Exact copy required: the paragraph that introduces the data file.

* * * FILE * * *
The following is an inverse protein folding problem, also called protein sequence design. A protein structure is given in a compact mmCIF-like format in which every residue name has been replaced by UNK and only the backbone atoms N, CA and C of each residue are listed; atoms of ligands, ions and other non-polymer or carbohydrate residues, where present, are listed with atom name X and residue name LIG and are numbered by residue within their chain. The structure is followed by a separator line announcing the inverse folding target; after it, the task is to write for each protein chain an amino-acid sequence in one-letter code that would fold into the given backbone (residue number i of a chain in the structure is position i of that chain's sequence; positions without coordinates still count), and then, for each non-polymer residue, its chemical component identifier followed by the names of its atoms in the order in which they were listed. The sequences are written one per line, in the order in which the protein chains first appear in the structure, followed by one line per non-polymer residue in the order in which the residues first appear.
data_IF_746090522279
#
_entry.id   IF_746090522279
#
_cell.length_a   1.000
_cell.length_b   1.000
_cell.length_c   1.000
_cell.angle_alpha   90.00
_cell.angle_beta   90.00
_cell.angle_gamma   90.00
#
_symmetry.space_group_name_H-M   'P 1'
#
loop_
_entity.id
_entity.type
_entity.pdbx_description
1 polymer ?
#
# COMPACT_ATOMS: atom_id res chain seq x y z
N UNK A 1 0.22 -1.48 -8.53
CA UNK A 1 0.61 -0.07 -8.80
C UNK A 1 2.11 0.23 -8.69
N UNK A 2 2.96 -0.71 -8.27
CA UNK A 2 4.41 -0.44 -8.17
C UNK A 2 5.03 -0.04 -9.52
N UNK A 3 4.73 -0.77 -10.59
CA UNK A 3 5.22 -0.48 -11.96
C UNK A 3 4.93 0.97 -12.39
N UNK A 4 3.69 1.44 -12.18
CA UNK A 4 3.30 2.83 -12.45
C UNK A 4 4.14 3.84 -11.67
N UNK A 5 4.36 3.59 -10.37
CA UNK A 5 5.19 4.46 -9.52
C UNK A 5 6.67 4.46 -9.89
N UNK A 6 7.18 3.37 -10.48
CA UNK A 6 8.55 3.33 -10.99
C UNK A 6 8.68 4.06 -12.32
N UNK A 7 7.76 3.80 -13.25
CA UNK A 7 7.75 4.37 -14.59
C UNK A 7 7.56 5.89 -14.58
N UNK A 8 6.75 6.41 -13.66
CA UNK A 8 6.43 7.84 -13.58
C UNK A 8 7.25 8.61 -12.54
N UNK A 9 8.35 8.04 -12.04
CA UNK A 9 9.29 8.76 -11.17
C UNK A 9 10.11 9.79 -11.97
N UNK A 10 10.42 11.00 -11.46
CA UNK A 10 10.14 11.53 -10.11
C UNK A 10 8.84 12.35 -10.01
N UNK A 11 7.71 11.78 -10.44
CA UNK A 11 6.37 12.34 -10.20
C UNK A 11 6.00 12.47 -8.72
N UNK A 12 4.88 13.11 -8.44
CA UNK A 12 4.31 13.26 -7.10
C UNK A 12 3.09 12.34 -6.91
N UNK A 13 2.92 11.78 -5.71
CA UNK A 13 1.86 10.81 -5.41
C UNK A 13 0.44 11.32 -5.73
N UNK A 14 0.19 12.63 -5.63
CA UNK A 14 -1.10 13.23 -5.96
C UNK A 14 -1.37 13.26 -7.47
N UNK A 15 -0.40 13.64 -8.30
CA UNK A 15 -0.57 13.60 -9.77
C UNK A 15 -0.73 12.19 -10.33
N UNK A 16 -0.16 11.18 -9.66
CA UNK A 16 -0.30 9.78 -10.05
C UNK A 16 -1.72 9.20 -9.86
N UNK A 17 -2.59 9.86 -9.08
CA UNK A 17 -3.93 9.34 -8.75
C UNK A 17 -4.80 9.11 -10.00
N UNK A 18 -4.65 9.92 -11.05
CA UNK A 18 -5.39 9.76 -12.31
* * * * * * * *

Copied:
The following is an inverse protein folding problem, also called protein sequence design. A protein structure is given in a compact mmCIF-like format in which every residue name has been replaced by UNK and only the backbone atoms N, CA and C of each residue are listed; atoms of ligands, ions and other non-polymer or carbohydrate residues, where present, are listed with atom name X and residue name LIG and are numbered by residue within their chain. The structure is followed by a separator line announcing the inverse folding target; after it, the task is to write for each protein chain an amino-acid sequence in one-letter code that would fold into the given backbone (residue number i of a chain in the structure is position i of that chain's sequence; positions without coordinates still count), and then, for each non-polymer residue, its chemical component identifier followed by the names of its atoms in the order in which they were listed. The sequences are written one per line, in the order in which the protein chains first appear in the structure, followed by one line per non-polymer residue in the order in which the residues first appear.